Comic book geeks are among the most unusual and idiosyncratic subcultures currently existing in the mass-media, pop-culture candyland of America. Our peculiar crowd is one which prides itself (like many subcultures do) on being different, atypical, and not a part of the "normal" scene. We are "outsiders," if you will, and we like it just fine that way. In fact, we're very pleased with our identity. We embrace the geek label and make it our own -- something to be proud of rather than something to be mocked.
Please note, I'm not suggesting all geeks are Cheetos-and-Mountain-Dew-eating, living-in-their parents'-basement, rolling-dice-instead-of-throwing-a-football palefaces. Many are, I suppose, but geeks come in all flavors and types. The common ground, however, is a stubborn pride in their hobby; even those of you who are businessmen and jocks and act apologetic when admitting to your buddies you subscribe to fifteen different comic titles, you know if someone makes a joke about the X-Men your preternatural reaction is to jump to their defense. You may stay quiet for fear of humiliating yourself, but inside your mind you are loudly protesting the loser who doesn't understand the inherent awesomeness of Professor X's mental prowess or the sheer tragedy of Rogue's inability to touch another human being. They just don't understand.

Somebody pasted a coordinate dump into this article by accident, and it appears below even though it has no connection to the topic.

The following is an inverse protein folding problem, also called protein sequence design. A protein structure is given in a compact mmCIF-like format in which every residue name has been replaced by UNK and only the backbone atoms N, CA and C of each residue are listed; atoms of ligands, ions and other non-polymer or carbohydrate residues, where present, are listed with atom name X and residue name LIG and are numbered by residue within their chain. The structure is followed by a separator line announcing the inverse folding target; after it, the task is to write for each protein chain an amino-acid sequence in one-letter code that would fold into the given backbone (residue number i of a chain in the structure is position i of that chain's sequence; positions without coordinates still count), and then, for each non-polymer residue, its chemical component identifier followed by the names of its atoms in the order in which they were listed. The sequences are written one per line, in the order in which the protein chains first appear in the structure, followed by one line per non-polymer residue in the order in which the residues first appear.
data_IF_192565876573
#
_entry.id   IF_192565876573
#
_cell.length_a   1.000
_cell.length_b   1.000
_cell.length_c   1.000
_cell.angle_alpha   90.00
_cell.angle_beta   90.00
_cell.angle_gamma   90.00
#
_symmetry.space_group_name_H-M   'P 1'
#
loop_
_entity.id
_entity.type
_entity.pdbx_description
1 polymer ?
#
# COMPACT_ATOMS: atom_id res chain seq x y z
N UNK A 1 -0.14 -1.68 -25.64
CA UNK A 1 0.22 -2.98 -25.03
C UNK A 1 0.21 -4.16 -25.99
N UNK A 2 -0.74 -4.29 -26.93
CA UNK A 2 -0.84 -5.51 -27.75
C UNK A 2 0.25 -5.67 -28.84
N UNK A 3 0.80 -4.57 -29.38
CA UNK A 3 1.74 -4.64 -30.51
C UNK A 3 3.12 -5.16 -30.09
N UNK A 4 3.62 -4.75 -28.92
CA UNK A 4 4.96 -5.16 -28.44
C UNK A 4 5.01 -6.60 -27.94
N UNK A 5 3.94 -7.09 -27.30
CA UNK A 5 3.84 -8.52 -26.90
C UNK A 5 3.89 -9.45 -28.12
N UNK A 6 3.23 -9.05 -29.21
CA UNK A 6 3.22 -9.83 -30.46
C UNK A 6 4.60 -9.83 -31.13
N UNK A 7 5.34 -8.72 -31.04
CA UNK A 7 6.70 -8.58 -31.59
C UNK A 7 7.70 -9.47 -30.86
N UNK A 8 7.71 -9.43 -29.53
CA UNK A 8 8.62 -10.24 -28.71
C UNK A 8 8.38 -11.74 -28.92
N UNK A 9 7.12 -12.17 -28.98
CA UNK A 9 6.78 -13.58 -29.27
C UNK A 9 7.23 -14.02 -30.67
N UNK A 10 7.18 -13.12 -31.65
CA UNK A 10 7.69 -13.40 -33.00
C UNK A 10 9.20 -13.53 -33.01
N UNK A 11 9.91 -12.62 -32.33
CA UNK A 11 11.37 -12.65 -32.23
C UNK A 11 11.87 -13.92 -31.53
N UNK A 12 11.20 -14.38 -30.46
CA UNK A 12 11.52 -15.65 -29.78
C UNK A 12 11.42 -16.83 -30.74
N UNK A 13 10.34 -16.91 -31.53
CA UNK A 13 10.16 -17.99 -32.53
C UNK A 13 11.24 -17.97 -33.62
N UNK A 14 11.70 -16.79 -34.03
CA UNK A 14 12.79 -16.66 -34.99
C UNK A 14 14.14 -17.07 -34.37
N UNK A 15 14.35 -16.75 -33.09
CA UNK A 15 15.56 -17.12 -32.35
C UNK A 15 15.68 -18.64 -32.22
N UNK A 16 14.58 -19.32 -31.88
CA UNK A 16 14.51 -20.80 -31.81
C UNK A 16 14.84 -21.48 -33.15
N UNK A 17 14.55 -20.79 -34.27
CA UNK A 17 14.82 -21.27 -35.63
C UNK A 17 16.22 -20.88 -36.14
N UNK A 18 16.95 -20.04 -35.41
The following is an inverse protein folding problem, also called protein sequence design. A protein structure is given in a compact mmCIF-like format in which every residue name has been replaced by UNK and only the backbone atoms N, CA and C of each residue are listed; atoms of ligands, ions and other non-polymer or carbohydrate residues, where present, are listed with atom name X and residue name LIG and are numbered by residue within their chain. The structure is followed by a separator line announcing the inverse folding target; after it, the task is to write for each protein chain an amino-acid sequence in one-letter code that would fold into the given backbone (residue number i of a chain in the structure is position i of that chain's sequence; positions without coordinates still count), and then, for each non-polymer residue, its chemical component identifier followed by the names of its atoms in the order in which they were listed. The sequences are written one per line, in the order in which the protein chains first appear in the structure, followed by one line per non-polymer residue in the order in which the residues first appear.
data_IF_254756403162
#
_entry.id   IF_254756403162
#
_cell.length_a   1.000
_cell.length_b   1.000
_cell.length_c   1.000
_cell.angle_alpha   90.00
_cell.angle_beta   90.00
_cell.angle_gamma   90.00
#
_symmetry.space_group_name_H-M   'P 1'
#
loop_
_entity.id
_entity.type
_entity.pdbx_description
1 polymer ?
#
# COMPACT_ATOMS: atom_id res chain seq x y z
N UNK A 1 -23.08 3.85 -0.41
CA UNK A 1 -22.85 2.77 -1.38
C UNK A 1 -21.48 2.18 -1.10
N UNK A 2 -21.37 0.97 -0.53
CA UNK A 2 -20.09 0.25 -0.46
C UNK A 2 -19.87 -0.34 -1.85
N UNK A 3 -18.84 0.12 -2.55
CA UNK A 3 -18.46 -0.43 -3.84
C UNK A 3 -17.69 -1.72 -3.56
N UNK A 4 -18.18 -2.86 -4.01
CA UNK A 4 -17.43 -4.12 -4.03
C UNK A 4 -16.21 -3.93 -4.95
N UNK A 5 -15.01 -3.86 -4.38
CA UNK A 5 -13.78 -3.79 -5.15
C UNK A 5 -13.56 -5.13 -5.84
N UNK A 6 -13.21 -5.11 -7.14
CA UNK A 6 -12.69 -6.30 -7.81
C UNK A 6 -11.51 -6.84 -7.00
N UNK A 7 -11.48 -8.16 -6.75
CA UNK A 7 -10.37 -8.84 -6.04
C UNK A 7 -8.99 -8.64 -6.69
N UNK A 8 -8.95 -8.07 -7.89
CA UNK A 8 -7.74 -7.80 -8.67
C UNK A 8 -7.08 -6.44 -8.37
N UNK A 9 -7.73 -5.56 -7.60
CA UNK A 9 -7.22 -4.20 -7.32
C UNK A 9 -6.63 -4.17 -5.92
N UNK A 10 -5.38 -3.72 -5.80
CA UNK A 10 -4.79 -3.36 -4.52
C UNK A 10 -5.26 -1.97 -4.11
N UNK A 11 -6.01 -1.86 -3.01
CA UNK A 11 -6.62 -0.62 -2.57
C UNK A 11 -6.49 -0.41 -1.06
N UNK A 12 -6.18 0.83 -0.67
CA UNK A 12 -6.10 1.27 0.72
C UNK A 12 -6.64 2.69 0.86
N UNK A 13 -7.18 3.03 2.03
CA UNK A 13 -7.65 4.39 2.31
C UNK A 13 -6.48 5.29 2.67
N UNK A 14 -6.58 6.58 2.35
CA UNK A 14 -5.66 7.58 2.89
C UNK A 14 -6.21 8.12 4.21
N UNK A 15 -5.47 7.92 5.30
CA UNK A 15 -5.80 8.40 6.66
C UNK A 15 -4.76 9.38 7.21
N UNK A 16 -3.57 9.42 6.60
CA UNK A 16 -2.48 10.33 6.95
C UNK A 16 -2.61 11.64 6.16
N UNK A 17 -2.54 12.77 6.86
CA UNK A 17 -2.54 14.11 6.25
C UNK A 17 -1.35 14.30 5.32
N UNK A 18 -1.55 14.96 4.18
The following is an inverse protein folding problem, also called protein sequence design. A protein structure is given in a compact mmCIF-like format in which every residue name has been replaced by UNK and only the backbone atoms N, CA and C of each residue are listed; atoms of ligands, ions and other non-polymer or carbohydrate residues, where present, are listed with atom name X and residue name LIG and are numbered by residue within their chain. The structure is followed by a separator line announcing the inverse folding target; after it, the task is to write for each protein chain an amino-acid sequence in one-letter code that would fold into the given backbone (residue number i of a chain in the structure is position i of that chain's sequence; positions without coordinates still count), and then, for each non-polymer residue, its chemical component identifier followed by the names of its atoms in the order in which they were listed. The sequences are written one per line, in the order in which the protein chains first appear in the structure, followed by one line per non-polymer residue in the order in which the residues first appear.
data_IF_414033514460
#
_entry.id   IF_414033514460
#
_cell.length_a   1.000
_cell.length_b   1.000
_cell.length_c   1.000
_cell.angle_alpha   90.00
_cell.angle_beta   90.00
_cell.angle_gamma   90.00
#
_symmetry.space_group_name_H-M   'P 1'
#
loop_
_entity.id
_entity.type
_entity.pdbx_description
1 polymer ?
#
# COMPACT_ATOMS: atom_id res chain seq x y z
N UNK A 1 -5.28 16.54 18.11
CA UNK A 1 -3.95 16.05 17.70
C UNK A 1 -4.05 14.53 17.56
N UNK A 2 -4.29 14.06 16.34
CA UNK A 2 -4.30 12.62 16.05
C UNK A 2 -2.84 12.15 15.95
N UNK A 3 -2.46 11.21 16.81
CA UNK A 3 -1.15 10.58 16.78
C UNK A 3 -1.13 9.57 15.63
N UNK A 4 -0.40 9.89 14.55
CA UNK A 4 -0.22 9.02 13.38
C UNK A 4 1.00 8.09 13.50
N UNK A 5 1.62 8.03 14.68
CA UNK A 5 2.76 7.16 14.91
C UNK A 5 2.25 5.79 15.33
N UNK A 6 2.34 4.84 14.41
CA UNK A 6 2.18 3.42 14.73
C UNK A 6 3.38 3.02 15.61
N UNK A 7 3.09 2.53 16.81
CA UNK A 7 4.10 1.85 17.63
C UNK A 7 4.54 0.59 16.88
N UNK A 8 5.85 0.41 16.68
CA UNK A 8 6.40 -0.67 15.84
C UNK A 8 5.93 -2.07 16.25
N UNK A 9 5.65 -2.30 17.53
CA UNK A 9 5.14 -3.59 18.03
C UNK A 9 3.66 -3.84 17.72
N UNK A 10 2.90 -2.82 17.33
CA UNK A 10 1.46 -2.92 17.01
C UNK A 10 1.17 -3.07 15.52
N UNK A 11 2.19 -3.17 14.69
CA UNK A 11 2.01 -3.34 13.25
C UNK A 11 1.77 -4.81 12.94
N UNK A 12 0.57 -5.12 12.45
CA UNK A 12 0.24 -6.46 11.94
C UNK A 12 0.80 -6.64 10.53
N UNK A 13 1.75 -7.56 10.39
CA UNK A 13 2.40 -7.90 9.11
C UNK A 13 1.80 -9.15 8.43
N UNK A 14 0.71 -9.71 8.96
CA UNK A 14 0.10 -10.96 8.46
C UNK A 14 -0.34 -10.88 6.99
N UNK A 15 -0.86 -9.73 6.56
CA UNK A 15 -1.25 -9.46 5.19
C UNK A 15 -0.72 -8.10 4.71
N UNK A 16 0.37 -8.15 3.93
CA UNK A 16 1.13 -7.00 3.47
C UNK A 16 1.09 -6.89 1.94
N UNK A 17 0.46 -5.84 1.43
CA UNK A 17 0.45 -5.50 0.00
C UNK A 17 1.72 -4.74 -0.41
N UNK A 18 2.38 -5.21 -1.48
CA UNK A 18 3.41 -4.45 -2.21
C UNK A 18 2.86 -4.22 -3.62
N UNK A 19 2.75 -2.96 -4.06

This fierce loyalty leads to many an interesting debate between comic geeks. Some of us are dedicated only to a particular or group, while others follow a label (Marvel or DC, for instance). Some of us are indie jockeys, adroitly navigating the ever-increasing field of non-labeled comics. A few manage to stay on top of nearly everything which comes off the presses of a comic publisher, transcending into some sort of eerie Zen master of the paneled page. When these fans meet and interact, they will often argue amongst themselves as to the merits and flaws of their varied interests, spiritedly defending their particular love against the equally insistent love of other geeks. But when the dust settles, there is a common respect and understanding among the community -- because even if the other guy mistakenly thinks The Hulk can whop The Thing 9 times out of 10, he still understands. He gets it. He, like you, feels the irresistible magic compelling him to read.